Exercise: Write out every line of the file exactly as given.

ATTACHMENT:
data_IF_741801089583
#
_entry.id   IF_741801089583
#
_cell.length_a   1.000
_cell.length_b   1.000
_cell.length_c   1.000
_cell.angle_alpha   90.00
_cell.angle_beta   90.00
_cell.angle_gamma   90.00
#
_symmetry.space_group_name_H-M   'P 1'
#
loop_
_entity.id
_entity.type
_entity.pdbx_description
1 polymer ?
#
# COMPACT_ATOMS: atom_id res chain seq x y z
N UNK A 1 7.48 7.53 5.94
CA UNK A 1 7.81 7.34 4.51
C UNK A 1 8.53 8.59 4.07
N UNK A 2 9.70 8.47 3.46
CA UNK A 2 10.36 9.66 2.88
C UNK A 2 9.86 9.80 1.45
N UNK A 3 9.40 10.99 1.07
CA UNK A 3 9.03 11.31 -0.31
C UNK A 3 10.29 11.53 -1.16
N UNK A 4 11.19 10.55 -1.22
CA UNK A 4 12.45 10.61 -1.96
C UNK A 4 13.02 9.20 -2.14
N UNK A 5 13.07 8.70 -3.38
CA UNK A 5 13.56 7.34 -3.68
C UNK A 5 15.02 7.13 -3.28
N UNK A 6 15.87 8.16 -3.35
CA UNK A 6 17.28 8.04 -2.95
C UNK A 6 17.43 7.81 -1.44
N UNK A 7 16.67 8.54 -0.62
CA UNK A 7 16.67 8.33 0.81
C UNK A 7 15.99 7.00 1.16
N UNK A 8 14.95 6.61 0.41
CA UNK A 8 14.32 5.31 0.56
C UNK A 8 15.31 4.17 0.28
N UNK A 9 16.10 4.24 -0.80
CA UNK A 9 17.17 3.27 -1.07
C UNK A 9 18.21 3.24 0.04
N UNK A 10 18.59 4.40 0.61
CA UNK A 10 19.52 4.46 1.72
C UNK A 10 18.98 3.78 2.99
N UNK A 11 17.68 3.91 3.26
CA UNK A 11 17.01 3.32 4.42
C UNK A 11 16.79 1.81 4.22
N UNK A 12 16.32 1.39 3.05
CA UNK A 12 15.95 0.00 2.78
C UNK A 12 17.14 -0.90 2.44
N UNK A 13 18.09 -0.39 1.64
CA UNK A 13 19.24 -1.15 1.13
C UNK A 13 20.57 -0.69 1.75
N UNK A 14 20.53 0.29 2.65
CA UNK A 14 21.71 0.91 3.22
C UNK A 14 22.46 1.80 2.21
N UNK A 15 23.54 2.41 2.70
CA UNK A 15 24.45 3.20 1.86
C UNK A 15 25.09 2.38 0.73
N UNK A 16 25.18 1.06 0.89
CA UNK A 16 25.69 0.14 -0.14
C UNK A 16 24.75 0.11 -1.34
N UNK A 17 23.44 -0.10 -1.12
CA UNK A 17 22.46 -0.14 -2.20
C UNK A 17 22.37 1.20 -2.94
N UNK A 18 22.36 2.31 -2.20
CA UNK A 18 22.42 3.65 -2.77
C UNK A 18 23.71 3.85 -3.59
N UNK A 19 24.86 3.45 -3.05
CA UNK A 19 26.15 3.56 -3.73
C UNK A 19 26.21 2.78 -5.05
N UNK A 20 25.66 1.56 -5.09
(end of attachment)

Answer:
data_IF_741801089583
#
_entry.id   IF_741801089583
#
_cell.length_a   1.000
_cell.length_b   1.000
_cell.length_c   1.000
_cell.angle_alpha   90.00
_cell.angle_beta   90.00
_cell.angle_gamma   90.00
#
_symmetry.space_group_name_H-M   'P 1'
#
loop_
_entity.id
_entity.type
_entity.pdbx_description
1 polymer ?
#
# COMPACT_ATOMS: atom_id res chain seq x y z
N UNK A 1 7.48 7.53 5.94
CA UNK A 1 7.81 7.34 4.51
C UNK A 1 8.53 8.59 4.07
N UNK A 2 9.70 8.47 3.46
CA UNK A 2 10.36 9.66 2.88
C UNK A 2 9.86 9.80 1.45
N UNK A 3 9.40 10.99 1.07
CA UNK A 3 9.03 11.31 -0.31
C UNK A 3 10.29 11.53 -1.16
N UNK A 4 11.19 10.55 -1.22
CA UNK A 4 12.45 10.61 -1.96
C UNK A 4 13.02 9.20 -2.14
N UNK A 5 13.07 8.70 -3.38
CA UNK A 5 13.56 7.34 -3.68
C UNK A 5 15.02 7.13 -3.28
N UNK A 6 15.87 8.16 -3.35
CA UNK A 6 17.28 8.04 -2.95
C UNK A 6 17.43 7.81 -1.44
N UNK A 7 16.67 8.54 -0.62
CA UNK A 7 16.67 8.33 0.81
C UNK A 7 15.99 7.00 1.16
N UNK A 8 14.95 6.61 0.41
CA UNK A 8 14.32 5.31 0.56
C UNK A 8 15.31 4.17 0.28
N UNK A 9 16.10 4.24 -0.80
CA UNK A 9 17.17 3.27 -1.07
C UNK A 9 18.21 3.24 0.04
N UNK A 10 18.59 4.40 0.61
CA UNK A 10 19.52 4.46 1.72
C UNK A 10 18.98 3.78 2.99
N UNK A 11 17.68 3.91 3.26
CA UNK A 11 17.01 3.32 4.42
C UNK A 11 16.79 1.81 4.22
N UNK A 12 16.32 1.39 3.05
CA UNK A 12 15.95 0.00 2.78
C UNK A 12 17.14 -0.90 2.44
N UNK A 13 18.09 -0.39 1.64
CA UNK A 13 19.24 -1.15 1.13
C UNK A 13 20.57 -0.69 1.75
N UNK A 14 20.53 0.29 2.65
CA UNK A 14 21.71 0.91 3.22
C UNK A 14 22.46 1.80 2.21
N UNK A 15 23.54 2.41 2.70
CA UNK A 15 24.45 3.20 1.86
C UNK A 15 25.09 2.38 0.73
N UNK A 16 25.18 1.06 0.89
CA UNK A 16 25.69 0.14 -0.14
C UNK A 16 24.75 0.11 -1.34
N UNK A 17 23.44 -0.10 -1.12
CA UNK A 17 22.46 -0.14 -2.20
C UNK A 17 22.37 1.20 -2.94
N UNK A 18 22.36 2.31 -2.20
CA UNK A 18 22.42 3.65 -2.77
C UNK A 18 23.71 3.85 -3.59
N UNK A 19 24.86 3.45 -3.05
CA UNK A 19 26.15 3.56 -3.73
C UNK A 19 26.21 2.78 -5.05
N UNK A 20 25.66 1.56 -5.09